Compared to the more developed areas in Sudan, running water is more available than the outskirts. In recent times, every home has been fitted with either a central water tank connected to a water pump or smaller water containers manually filled in case of a water outage. These mechanisms ensure some level of water security and less time invested in obtaining the resource itself – ending the long traditional water routine.
What’s interesting is that in all areas of Sudan, there seems to be one shared hydro-tradition – watering the dry sand in the afternoon. This can be considered the Sudanese equivalent to gardening. Because of the excruciating heat, residents often water their sandy front lawns to reduce the high temperatures. Even when the weather is not as unbearable, older retired men often take the opportunity to bring out their metal chairs at sunset and sit in the street to strike conversation with strangers and their neighbors. Water in this case serves as a tool to keep communities connected.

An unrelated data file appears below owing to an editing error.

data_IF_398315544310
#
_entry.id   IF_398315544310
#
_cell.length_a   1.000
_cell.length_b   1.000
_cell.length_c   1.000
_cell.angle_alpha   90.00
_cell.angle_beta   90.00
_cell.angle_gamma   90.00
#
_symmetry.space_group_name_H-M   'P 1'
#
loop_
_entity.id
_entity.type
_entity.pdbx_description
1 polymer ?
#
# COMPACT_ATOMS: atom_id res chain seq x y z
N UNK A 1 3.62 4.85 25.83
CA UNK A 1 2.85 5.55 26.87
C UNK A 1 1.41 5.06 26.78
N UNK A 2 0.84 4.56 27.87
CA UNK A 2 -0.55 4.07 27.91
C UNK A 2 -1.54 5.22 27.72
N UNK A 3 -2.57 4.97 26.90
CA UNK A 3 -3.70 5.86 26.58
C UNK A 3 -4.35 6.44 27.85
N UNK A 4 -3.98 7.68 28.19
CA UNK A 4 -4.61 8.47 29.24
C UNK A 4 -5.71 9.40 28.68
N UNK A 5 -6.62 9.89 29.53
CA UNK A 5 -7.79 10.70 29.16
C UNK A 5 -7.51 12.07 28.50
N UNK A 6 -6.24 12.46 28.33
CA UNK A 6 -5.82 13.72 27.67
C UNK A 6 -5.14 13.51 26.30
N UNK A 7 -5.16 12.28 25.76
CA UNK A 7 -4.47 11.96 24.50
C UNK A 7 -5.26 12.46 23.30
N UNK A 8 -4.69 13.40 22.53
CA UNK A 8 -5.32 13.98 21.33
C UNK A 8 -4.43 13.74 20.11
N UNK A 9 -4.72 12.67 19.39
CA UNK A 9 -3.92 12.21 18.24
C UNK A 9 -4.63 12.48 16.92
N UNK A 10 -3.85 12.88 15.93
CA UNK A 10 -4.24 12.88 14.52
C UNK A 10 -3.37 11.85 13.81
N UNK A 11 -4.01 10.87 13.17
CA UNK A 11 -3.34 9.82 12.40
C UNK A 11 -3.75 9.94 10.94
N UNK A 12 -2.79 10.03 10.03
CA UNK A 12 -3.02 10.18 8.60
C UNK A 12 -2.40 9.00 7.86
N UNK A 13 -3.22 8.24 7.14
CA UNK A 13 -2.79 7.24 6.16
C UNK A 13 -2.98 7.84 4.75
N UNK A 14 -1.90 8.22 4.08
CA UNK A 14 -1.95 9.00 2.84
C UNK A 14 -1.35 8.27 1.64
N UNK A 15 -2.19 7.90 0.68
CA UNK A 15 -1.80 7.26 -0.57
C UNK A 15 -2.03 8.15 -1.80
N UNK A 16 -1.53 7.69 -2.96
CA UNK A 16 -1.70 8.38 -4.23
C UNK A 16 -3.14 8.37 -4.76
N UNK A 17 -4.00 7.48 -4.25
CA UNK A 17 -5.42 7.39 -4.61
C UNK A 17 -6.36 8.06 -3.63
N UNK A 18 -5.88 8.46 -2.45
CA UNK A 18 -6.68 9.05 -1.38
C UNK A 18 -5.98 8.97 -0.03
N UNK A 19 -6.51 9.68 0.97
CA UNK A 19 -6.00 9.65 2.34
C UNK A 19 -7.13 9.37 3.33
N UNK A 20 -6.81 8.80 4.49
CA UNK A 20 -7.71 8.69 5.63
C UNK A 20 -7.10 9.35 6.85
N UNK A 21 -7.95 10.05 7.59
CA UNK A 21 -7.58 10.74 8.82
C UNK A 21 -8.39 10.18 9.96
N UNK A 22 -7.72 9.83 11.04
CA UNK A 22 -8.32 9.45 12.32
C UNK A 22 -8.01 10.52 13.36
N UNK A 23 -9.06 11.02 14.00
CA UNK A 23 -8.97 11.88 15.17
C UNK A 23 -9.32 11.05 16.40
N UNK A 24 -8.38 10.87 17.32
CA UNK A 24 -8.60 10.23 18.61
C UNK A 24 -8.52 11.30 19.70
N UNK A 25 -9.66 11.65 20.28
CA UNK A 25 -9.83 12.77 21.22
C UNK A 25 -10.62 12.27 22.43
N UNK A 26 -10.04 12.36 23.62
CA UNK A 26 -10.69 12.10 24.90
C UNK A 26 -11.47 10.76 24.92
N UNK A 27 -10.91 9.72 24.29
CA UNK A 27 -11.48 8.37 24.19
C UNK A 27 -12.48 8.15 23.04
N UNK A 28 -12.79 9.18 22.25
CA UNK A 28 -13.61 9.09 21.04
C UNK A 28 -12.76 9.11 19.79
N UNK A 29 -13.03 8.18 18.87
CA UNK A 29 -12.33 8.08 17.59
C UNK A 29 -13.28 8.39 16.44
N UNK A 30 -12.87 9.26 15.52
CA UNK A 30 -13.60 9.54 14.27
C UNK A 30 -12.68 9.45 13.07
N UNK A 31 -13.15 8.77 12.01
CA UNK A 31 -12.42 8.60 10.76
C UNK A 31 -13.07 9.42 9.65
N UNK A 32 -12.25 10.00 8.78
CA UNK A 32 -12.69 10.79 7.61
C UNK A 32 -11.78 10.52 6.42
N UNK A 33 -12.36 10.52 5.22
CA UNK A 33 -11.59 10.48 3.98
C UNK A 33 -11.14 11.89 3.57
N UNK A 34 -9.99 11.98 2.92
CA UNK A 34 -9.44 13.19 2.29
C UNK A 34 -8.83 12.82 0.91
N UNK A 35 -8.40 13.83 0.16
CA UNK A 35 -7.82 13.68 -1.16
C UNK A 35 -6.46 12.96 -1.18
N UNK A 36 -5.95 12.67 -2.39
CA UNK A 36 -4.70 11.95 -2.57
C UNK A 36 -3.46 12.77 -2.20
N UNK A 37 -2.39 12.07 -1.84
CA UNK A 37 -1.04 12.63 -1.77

As water is seen equivalent to life, it is naturally the first thing presented to guests in a Sudanese home. In fact, merely offering a cup of water to a stranger is considered an esteemed good deed. Based on this principle and the Islamic faith, water is used to pay tribute to late loved ones by establishing water dispensers in their name. It is believed that any person who benefits from the water provided by that dispenser, that act of kindness will be accredited to the late benefactor.
The Sudanese people’s relationship with water was induced by their natural environment of the Nile river and hot temperatures. In turn, water has nurtured the Sudanese people and left its mark on their culture by slowly molding their daily routines, shaping their traditional tools and defining their cultural practices. In this day and age, it is important to acknowledge and appreciate its influences and glorify the beauty of the traditional simple hydro-centric lifestyle.